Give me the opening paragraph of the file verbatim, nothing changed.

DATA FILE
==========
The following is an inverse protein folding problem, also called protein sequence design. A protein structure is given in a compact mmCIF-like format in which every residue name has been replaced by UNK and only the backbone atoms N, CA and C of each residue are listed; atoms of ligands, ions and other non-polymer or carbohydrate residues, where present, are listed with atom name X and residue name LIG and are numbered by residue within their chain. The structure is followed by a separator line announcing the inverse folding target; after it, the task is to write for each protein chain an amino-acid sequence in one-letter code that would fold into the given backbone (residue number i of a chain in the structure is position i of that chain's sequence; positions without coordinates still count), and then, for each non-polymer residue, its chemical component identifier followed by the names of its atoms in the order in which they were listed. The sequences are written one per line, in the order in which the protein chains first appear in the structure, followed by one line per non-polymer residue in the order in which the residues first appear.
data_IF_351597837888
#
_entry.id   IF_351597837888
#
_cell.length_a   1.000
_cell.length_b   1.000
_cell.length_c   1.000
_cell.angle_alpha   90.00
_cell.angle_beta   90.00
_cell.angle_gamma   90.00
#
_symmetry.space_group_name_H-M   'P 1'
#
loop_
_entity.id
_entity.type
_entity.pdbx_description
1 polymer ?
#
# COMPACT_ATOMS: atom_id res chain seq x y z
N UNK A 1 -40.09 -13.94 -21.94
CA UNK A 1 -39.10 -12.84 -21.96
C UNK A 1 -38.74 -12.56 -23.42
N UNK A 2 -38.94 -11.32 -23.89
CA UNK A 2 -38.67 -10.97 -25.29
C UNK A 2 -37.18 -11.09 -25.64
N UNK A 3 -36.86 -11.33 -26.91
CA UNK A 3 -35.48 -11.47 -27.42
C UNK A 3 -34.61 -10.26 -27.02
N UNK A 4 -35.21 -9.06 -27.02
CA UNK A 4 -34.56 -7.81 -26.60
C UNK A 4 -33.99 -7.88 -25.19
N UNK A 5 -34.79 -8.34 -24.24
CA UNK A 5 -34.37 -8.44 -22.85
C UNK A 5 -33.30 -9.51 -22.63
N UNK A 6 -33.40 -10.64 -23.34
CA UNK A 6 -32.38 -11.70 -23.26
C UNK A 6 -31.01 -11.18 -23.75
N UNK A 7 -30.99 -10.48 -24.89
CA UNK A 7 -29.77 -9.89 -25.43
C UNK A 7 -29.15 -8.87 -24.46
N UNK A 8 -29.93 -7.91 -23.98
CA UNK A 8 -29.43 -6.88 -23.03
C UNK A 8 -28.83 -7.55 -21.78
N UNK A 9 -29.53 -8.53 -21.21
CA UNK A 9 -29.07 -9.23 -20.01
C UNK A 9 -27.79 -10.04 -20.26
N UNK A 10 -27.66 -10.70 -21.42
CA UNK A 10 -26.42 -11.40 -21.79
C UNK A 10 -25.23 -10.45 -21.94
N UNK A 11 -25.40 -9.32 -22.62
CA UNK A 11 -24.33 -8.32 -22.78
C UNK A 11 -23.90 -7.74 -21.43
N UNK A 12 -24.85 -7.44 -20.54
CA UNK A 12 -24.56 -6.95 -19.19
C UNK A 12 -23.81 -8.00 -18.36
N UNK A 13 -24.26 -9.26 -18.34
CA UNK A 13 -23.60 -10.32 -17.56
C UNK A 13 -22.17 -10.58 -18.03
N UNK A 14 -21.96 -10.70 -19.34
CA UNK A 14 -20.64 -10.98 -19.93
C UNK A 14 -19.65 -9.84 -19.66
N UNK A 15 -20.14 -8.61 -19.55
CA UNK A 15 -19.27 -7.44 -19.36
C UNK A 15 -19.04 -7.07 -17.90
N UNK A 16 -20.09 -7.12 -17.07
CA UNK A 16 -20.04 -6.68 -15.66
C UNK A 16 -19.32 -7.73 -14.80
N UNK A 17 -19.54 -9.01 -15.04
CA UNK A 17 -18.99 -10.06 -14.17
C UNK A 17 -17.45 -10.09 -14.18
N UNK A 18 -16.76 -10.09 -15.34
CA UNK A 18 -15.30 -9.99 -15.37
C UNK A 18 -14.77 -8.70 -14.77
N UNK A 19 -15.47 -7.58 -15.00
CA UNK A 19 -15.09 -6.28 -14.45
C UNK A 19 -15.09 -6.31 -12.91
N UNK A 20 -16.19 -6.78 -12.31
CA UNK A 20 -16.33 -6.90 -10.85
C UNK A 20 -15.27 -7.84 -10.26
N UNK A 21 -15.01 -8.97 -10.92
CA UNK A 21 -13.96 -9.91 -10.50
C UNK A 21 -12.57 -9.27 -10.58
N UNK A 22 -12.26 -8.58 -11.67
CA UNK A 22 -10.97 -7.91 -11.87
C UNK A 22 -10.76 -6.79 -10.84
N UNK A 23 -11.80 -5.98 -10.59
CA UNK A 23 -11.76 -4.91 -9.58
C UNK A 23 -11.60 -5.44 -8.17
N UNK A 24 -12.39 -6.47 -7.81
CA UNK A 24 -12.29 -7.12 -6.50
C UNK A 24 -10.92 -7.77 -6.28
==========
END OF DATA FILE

The following is an inverse protein folding problem, also called protein sequence design. A protein structure is given in a compact mmCIF-like format in which every residue name has been replaced by UNK and only the backbone atoms N, CA and C of each residue are listed; atoms of ligands, ions and other non-polymer or carbohydrate residues, where present, are listed with atom name X and residue name LIG and are numbered by residue within their chain. The structure is followed by a separator line announcing the inverse folding target; after it, the task is to write for each protein chain an amino-acid sequence in one-letter code that would fold into the given backbone (residue number i of a chain in the structure is position i of that chain's sequence; positions without coordinates still count), and then, for each non-polymer residue, its chemical component identifier followed by the names of its atoms in the order in which they were listed. The sequences are written one per line, in the order in which the protein chains first appear in the structure, followed by one line per non-polymer residue in the order in which the residues first appear.